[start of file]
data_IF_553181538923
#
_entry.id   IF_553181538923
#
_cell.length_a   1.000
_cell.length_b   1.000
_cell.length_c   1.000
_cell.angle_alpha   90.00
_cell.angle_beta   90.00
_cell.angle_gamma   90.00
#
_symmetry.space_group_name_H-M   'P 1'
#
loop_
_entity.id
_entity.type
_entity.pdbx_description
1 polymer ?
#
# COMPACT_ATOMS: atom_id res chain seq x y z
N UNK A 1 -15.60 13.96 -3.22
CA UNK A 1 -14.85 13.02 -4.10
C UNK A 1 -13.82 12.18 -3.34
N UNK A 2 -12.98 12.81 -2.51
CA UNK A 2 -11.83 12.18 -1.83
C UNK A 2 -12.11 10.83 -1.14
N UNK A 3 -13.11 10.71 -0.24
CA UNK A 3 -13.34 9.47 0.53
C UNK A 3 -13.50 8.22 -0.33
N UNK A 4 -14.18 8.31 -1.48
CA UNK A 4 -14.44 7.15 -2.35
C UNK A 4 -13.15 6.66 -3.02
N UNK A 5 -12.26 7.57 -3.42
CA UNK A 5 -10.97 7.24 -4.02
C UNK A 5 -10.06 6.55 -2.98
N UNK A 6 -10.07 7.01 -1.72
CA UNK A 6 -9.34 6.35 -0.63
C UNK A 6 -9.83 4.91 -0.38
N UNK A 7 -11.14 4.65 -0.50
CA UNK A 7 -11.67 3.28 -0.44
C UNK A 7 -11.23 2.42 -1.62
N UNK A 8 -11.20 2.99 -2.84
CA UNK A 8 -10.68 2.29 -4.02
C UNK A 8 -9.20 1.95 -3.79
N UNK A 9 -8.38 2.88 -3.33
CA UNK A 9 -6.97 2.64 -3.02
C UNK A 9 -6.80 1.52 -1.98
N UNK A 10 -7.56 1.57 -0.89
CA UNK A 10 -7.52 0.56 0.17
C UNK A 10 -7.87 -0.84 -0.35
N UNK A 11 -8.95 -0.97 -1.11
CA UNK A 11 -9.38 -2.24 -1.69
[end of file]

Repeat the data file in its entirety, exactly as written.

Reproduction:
data_IF_553181538923
#
_entry.id   IF_553181538923
#
_cell.length_a   1.000
_cell.length_b   1.000
_cell.length_c   1.000
_cell.angle_alpha   90.00
_cell.angle_beta   90.00
_cell.angle_gamma   90.00
#
_symmetry.space_group_name_H-M   'P 1'
#
loop_
_entity.id
_entity.type
_entity.pdbx_description
1 polymer ?
#
# COMPACT_ATOMS: atom_id res chain seq x y z
N UNK A 1 -15.60 13.96 -3.22
CA UNK A 1 -14.85 13.02 -4.10
C UNK A 1 -13.82 12.18 -3.34
N UNK A 2 -12.98 12.81 -2.51
CA UNK A 2 -11.83 12.18 -1.83
C UNK A 2 -12.11 10.83 -1.14
N UNK A 3 -13.11 10.71 -0.24
CA UNK A 3 -13.34 9.47 0.53
C UNK A 3 -13.50 8.22 -0.33
N UNK A 4 -14.18 8.31 -1.48
CA UNK A 4 -14.44 7.15 -2.35
C UNK A 4 -13.15 6.66 -3.02
N UNK A 5 -12.26 7.57 -3.42
CA UNK A 5 -10.97 7.24 -4.02
C UNK A 5 -10.06 6.55 -2.98
N UNK A 6 -10.07 7.01 -1.72
CA UNK A 6 -9.34 6.35 -0.63
C UNK A 6 -9.83 4.91 -0.38
N UNK A 7 -11.14 4.65 -0.50
CA UNK A 7 -11.67 3.28 -0.44
C UNK A 7 -11.23 2.42 -1.62
N UNK A 8 -11.20 2.99 -2.84
CA UNK A 8 -10.68 2.29 -4.02
C UNK A 8 -9.20 1.95 -3.79
N UNK A 9 -8.38 2.88 -3.33
CA UNK A 9 -6.97 2.64 -3.02
C UNK A 9 -6.80 1.52 -1.98
N UNK A 10 -7.56 1.57 -0.89
CA UNK A 10 -7.52 0.56 0.17
C UNK A 10 -7.87 -0.84 -0.35
N UNK A 11 -8.95 -0.97 -1.11
CA UNK A 11 -9.38 -2.24 -1.69